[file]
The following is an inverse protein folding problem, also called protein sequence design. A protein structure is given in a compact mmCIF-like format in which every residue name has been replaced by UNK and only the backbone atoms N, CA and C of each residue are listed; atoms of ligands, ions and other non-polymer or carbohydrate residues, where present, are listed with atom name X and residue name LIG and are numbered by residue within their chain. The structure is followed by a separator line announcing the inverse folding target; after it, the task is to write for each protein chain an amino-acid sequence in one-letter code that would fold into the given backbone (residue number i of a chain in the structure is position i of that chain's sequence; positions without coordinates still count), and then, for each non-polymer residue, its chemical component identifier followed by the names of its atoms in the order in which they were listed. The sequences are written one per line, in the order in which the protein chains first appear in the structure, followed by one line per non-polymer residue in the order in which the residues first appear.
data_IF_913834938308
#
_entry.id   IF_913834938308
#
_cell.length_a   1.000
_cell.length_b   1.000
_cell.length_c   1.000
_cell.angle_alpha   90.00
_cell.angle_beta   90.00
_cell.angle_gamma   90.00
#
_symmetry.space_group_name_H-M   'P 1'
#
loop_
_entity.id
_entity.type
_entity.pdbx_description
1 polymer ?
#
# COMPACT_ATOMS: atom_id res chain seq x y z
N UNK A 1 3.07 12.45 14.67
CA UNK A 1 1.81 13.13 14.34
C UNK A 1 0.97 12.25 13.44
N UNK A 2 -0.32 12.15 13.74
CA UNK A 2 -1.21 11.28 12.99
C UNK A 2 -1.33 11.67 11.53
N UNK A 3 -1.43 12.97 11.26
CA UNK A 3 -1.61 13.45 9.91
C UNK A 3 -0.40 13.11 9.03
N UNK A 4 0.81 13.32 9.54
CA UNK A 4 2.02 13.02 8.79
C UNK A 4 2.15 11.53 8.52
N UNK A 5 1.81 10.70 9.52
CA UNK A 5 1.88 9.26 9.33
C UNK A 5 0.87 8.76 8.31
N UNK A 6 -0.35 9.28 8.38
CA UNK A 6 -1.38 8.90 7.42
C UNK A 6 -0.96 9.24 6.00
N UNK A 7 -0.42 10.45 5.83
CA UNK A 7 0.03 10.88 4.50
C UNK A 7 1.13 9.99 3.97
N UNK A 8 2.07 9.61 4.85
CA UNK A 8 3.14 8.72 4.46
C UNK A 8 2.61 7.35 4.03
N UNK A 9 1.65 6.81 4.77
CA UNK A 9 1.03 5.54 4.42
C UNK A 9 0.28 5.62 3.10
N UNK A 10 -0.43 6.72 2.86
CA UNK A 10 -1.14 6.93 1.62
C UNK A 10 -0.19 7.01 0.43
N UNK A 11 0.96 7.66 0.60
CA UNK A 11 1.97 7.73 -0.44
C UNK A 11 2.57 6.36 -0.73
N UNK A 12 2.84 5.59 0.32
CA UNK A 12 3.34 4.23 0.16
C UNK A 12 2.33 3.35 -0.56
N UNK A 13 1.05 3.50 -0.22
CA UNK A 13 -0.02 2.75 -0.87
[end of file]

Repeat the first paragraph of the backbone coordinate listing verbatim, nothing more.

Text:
The following is an inverse protein folding problem, also called protein sequence design. A protein structure is given in a compact mmCIF-like format in which every residue name has been replaced by UNK and only the backbone atoms N, CA and C of each residue are listed; atoms of ligands, ions and other non-polymer or carbohydrate residues, where present, are listed with atom name X and residue name LIG and are numbered by residue within their chain. The structure is followed by a separator line announcing the inverse folding target; after it, the task is to write for each protein chain an amino-acid sequence in one-letter code that would fold into the given backbone (residue number i of a chain in the structure is position i of that chain's sequence; positions without coordinates still count), and then, for each non-polymer residue, its chemical component identifier followed by the names of its atoms in the order in which they were listed. The sequences are written one per line, in the order in which the protein chains first appear in the structure, followed by one line per non-polymer residue in the order in which the residues first appear.